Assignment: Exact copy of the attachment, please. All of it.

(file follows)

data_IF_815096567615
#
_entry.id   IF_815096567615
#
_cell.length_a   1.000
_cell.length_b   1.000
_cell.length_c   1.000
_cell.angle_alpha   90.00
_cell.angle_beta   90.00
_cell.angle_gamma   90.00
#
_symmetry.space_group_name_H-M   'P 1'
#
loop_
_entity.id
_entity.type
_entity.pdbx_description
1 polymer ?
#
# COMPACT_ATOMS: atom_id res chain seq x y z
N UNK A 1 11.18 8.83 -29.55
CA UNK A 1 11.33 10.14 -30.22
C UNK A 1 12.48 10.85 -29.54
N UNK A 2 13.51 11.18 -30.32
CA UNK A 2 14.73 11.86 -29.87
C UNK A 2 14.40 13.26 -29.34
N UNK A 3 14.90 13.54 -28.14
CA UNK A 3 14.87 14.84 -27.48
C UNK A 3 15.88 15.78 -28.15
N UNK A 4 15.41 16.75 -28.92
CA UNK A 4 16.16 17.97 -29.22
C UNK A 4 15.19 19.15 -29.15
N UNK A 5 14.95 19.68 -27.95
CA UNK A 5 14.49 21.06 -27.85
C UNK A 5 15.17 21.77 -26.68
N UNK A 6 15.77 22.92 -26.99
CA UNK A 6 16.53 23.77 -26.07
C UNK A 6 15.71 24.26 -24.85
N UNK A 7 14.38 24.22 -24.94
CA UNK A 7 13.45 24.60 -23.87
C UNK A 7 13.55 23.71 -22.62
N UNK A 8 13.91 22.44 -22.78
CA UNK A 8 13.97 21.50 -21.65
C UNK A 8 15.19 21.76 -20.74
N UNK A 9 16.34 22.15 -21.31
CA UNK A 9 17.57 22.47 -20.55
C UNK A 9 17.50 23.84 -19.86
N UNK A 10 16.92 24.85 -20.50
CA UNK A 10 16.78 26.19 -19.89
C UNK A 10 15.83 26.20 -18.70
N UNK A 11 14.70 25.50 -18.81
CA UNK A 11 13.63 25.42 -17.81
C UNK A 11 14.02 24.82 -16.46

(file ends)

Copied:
data_IF_815096567615
#
_entry.id   IF_815096567615
#
_cell.length_a   1.000
_cell.length_b   1.000
_cell.length_c   1.000
_cell.angle_alpha   90.00
_cell.angle_beta   90.00
_cell.angle_gamma   90.00
#
_symmetry.space_group_name_H-M   'P 1'
#
loop_
_entity.id
_entity.type
_entity.pdbx_description
1 polymer ?
#
# COMPACT_ATOMS: atom_id res chain seq x y z
N UNK A 1 11.18 8.83 -29.55
CA UNK A 1 11.33 10.14 -30.22
C UNK A 1 12.48 10.85 -29.54
N UNK A 2 13.51 11.18 -30.32
CA UNK A 2 14.73 11.86 -29.87
C UNK A 2 14.40 13.26 -29.34
N UNK A 3 14.90 13.54 -28.14
CA UNK A 3 14.87 14.84 -27.48
C UNK A 3 15.88 15.78 -28.15
N UNK A 4 15.41 16.75 -28.92
CA UNK A 4 16.16 17.97 -29.22
C UNK A 4 15.19 19.15 -29.15
N UNK A 5 14.95 19.68 -27.95
CA UNK A 5 14.49 21.06 -27.85
C UNK A 5 15.17 21.77 -26.68
N UNK A 6 15.77 22.92 -26.99
CA UNK A 6 16.53 23.77 -26.07
C UNK A 6 15.71 24.26 -24.85
N UNK A 7 14.38 24.22 -24.94
CA UNK A 7 13.45 24.60 -23.87
C UNK A 7 13.55 23.71 -22.62
N UNK A 8 13.91 22.44 -22.78
CA UNK A 8 13.97 21.50 -21.65
C UNK A 8 15.19 21.76 -20.74
N UNK A 9 16.34 22.15 -21.31
CA UNK A 9 17.57 22.47 -20.55
C UNK A 9 17.50 23.84 -19.86
N UNK A 10 16.92 24.85 -20.50
CA UNK A 10 16.78 26.19 -19.89
C UNK A 10 15.83 26.20 -18.70
N UNK A 11 14.70 25.50 -18.81
CA UNK A 11 13.63 25.42 -17.81
C UNK A 11 14.02 24.82 -16.46